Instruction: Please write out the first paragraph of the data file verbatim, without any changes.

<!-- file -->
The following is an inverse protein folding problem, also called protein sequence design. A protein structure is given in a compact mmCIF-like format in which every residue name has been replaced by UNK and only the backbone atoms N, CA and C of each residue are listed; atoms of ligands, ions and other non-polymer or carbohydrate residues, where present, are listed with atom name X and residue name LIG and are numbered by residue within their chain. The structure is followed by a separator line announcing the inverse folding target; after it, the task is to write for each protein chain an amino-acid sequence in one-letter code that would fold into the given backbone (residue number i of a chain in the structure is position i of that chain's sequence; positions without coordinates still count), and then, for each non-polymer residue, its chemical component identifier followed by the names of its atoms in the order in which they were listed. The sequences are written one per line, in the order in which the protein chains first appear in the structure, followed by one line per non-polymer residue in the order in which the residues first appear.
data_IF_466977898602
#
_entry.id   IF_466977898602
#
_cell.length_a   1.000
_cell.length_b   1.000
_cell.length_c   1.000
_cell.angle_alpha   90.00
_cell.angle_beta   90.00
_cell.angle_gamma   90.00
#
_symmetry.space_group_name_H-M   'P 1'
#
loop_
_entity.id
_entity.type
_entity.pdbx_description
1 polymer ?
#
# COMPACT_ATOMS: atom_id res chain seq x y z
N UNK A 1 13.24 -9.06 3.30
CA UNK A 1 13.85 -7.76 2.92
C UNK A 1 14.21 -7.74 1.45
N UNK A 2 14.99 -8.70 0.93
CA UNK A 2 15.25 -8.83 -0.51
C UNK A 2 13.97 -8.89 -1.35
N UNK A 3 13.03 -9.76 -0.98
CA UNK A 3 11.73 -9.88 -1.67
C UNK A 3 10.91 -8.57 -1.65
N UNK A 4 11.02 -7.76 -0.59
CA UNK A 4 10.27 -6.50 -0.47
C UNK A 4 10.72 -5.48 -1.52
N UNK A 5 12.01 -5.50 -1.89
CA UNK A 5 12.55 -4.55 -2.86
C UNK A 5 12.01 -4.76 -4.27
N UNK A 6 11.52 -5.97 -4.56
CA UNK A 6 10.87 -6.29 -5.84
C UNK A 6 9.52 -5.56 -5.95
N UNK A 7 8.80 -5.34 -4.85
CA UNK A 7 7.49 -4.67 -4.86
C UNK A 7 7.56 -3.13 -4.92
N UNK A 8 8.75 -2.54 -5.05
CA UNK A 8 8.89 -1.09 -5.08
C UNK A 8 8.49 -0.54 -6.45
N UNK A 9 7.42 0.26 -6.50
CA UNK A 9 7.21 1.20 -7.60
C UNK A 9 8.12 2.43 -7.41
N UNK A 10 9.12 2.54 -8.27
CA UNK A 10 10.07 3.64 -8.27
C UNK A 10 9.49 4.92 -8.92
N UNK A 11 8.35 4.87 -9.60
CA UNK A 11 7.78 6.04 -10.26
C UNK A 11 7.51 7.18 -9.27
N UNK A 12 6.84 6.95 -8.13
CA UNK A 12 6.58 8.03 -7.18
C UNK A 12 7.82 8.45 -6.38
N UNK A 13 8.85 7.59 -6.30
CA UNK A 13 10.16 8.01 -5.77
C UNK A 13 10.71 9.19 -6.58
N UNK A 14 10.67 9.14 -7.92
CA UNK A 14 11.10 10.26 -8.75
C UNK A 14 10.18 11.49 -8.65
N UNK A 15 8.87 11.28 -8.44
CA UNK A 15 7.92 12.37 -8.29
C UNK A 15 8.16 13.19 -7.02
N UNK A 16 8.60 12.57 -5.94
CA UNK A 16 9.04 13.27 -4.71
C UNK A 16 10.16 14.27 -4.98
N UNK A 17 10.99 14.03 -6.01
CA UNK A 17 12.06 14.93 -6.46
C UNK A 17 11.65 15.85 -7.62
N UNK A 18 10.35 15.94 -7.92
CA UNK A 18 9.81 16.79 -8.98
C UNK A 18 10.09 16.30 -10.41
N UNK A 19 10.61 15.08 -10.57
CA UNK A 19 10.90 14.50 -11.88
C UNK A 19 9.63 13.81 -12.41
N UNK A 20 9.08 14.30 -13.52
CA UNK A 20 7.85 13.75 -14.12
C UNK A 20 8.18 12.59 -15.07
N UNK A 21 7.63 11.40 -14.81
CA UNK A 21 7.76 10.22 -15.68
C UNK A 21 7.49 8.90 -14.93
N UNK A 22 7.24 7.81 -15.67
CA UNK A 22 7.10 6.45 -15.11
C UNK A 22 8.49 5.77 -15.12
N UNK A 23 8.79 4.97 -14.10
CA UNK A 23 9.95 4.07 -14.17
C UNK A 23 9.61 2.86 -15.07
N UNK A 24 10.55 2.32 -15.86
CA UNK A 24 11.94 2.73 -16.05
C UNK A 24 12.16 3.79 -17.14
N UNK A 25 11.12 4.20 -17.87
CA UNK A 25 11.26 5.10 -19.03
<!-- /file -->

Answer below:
The following is an inverse protein folding problem, also called protein sequence design. A protein structure is given in a compact mmCIF-like format in which every residue name has been replaced by UNK and only the backbone atoms N, CA and C of each residue are listed; atoms of ligands, ions and other non-polymer or carbohydrate residues, where present, are listed with atom name X and residue name LIG and are numbered by residue within their chain. The structure is followed by a separator line announcing the inverse folding target; after it, the task is to write for each protein chain an amino-acid sequence in one-letter code that would fold into the given backbone (residue number i of a chain in the structure is position i of that chain's sequence; positions without coordinates still count), and then, for each non-polymer residue, its chemical component identifier followed by the names of its atoms in the order in which they were listed. The sequences are written one per line, in the order in which the protein chains first appear in the structure, followed by one line per non-polymer residue in the order in which the residues first appear.